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The nature of these operations and the method of processing applications for Federal charter as compared with processing applications for insurance indicates that the FSLIC gives first consideration to the application of the State-chartered association for insurance, whereasthe Division of Savings and Loan Operations gives first consideration to applications for Federal charter. In each instance, however, all applications which result in the granting of insurance must be processed through the Federal Savings and Loan Insurance Corporation.

Although the FSLIC has the responsibility of processing an application for insurance and recommending appropriate action, the Board, under the present procedures, has the final responsibility for chartering as well as the granting of insurance. The placement of total responsibility for chartering and for insurance losses which may be incurred as a result of chartering a Federal association (FHLBB-FSLIC system) would seem to encourage even more conservatism and prudence than an operation which permits one agency to charter and requires another agency to bear insurance losses (Treasury-Federal Reserve-FDIC system).

The FSLIC is under the jurisdiction of and responsible to the FHLBB. The Corporation makes recommendations in regard to granting of insurance which recommendations are accepted or rejected as the case may be by the Board. While it is therefore technically possible for the Board to impose its will over the contrary objections of the Corporation, such an action is not only infrequent but is in keeping with the action of all other Government and private agencies in which top management occasionally overrides the recommendations of its subordinate departments.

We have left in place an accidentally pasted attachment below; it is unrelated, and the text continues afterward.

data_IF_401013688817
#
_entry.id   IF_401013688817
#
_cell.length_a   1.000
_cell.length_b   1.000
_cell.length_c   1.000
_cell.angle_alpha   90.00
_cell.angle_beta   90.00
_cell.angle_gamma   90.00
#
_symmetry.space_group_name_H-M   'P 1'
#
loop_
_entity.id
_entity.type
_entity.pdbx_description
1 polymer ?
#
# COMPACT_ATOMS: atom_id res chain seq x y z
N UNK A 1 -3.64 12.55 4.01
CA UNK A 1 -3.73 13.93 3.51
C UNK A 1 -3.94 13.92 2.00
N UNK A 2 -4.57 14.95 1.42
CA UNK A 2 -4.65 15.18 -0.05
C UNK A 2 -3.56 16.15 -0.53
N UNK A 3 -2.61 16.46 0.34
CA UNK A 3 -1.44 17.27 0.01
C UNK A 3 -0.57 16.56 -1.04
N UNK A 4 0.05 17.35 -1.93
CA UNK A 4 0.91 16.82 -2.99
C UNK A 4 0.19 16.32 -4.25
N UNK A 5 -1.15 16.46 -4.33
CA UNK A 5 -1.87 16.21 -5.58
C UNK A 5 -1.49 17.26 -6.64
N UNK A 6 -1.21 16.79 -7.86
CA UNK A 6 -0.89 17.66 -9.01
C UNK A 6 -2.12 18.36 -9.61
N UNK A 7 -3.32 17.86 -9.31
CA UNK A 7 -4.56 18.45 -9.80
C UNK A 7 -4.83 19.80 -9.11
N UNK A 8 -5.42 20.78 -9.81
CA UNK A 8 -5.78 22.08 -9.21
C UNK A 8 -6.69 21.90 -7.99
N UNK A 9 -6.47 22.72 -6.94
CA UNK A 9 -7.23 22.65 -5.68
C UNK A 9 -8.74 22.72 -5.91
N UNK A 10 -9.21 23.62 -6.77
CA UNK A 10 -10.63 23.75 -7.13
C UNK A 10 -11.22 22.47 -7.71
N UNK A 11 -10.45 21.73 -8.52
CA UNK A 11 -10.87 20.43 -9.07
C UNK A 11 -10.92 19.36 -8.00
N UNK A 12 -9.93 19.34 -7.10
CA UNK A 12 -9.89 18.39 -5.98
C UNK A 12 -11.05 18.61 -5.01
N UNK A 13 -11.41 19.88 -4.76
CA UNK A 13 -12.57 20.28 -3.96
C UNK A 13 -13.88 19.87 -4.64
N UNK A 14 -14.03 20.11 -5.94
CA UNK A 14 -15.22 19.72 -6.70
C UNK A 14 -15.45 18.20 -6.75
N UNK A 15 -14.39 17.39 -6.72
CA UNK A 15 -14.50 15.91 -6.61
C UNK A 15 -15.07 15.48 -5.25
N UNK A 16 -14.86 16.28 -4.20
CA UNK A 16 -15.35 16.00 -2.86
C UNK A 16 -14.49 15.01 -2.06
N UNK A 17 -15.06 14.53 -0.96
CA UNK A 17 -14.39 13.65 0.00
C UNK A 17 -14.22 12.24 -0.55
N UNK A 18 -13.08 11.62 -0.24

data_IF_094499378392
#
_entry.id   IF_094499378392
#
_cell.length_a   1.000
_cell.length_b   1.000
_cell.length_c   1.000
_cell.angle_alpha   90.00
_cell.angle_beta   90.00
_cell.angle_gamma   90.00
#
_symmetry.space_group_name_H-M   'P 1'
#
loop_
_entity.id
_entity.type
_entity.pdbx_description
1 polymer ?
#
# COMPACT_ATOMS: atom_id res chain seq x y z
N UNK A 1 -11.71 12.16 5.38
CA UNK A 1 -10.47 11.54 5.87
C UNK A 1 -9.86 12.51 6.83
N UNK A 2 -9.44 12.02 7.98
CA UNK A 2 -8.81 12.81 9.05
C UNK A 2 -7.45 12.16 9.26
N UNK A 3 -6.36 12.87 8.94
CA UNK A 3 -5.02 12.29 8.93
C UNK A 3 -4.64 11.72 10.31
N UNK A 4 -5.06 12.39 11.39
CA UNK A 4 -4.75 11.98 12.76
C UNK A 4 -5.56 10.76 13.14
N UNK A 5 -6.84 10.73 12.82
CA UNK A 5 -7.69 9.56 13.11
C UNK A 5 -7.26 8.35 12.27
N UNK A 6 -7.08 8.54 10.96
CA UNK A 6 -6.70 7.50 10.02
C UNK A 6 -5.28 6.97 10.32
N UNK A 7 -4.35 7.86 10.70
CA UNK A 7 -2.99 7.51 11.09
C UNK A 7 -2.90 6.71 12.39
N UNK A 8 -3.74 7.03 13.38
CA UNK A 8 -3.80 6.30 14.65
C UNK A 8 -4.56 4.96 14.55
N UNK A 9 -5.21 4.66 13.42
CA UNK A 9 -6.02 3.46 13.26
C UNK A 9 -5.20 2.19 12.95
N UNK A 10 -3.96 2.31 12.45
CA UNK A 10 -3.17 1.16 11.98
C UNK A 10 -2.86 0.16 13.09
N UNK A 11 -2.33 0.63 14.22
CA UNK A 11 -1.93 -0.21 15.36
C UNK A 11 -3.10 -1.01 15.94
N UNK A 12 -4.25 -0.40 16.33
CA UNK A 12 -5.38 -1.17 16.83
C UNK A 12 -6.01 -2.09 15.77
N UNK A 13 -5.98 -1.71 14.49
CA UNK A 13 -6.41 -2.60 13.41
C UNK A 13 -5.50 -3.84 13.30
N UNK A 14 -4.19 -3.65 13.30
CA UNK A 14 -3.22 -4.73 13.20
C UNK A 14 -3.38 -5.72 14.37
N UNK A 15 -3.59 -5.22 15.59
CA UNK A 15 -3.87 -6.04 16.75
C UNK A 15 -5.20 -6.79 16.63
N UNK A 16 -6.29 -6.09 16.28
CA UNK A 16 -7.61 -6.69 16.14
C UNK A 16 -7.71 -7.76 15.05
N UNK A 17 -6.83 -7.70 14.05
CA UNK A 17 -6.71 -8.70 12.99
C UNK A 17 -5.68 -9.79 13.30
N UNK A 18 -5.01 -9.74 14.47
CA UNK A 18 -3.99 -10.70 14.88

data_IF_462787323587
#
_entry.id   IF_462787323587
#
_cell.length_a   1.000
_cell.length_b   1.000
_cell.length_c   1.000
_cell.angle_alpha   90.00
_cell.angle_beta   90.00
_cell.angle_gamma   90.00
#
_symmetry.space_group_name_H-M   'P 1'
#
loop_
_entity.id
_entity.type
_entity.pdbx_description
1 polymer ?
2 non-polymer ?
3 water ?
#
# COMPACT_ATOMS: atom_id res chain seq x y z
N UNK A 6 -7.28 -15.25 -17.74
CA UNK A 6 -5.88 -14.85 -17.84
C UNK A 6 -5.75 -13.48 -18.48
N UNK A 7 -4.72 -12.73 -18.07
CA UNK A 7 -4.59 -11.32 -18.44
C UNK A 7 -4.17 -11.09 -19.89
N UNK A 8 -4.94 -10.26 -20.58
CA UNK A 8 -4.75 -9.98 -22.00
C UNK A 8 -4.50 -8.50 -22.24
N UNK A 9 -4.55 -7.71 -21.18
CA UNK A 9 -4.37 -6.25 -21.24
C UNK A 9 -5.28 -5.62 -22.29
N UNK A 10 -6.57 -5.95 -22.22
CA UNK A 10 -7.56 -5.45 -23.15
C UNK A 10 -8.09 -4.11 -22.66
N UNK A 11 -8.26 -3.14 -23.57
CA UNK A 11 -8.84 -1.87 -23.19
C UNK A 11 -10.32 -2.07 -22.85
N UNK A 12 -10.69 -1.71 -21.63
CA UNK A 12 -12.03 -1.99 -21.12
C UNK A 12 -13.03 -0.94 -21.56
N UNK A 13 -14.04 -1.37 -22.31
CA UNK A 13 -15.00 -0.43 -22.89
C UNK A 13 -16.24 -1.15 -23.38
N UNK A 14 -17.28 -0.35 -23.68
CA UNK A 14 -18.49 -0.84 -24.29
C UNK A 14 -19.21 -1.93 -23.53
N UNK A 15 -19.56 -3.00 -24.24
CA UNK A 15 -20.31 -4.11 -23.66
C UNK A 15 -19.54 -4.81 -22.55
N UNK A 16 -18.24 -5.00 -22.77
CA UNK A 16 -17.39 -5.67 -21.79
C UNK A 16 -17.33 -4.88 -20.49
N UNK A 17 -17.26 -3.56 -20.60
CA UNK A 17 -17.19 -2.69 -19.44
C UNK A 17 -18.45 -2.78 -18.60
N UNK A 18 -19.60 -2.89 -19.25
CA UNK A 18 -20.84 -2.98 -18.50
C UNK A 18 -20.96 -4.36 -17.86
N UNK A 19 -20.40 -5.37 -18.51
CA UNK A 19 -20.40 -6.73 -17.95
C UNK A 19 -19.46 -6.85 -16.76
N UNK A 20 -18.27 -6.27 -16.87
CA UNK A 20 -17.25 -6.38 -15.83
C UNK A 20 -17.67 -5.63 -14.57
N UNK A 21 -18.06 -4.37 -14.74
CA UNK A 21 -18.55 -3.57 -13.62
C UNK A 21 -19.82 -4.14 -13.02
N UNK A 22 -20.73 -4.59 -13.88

Some testimony in hearings on Reorganization Plan No. 2 of 1956 tended to create the impression that there exists today some type of separation of responsibility between the FHLBB and the FSLIC. This impression is fostered by the feeling expressed in some quarters that the FSLIC alone bears responsibility for insurance losses incurred, and that the FHLBB which grants charters is not concerned with such losses. While this would be true if separation were an accomplished fact, it is not true today. The Board is keenly aware that as top management it must bear the final responsibility for insurance losses incurred as a result of its actions, whether they be in the field of chartering or insuring. Thus the final authority to act, along with the undivided responsibility for those actions, is reposed in one body, the FHLBB.